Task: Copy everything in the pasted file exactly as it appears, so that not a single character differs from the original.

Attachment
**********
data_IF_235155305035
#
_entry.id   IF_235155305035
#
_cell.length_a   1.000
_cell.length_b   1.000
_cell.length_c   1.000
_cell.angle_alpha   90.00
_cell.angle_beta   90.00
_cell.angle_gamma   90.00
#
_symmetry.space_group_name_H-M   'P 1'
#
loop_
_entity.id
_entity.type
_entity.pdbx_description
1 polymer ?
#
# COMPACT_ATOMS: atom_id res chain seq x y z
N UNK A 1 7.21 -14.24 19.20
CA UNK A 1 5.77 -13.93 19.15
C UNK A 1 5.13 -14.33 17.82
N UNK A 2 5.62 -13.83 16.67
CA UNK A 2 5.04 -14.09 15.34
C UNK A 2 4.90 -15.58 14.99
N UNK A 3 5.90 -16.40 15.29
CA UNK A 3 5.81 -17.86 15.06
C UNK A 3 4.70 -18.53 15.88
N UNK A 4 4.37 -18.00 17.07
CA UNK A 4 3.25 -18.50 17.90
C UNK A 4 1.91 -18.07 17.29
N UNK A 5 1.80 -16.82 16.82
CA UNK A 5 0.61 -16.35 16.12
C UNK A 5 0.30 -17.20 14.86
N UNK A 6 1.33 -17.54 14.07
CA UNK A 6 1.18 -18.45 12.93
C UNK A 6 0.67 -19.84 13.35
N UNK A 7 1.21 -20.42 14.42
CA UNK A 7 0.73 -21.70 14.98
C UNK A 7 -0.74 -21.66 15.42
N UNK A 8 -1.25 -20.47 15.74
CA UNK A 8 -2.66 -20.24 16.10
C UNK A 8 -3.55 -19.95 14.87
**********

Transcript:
data_IF_235155305035
#
_entry.id   IF_235155305035
#
_cell.length_a   1.000
_cell.length_b   1.000
_cell.length_c   1.000
_cell.angle_alpha   90.00
_cell.angle_beta   90.00
_cell.angle_gamma   90.00
#
_symmetry.space_group_name_H-M   'P 1'
#
loop_
_entity.id
_entity.type
_entity.pdbx_description
1 polymer ?
#
# COMPACT_ATOMS: atom_id res chain seq x y z
N UNK A 1 7.21 -14.24 19.20
CA UNK A 1 5.77 -13.93 19.15
C UNK A 1 5.13 -14.33 17.82
N UNK A 2 5.62 -13.83 16.67
CA UNK A 2 5.04 -14.09 15.34
C UNK A 2 4.90 -15.58 14.99
N UNK A 3 5.90 -16.40 15.29
CA UNK A 3 5.81 -17.86 15.06
C UNK A 3 4.70 -18.53 15.88
N UNK A 4 4.37 -18.00 17.07
CA UNK A 4 3.25 -18.50 17.90
C UNK A 4 1.91 -18.07 17.29
N UNK A 5 1.80 -16.82 16.82
CA UNK A 5 0.61 -16.35 16.12
C UNK A 5 0.30 -17.20 14.86
N UNK A 6 1.33 -17.54 14.07
CA UNK A 6 1.18 -18.45 12.93
C UNK A 6 0.67 -19.84 13.35
N UNK A 7 1.21 -20.42 14.42
CA UNK A 7 0.73 -21.70 14.98
C UNK A 7 -0.74 -21.66 15.42
N UNK A 8 -1.25 -20.47 15.74
CA UNK A 8 -2.66 -20.24 16.10
C UNK A 8 -3.55 -19.95 14.87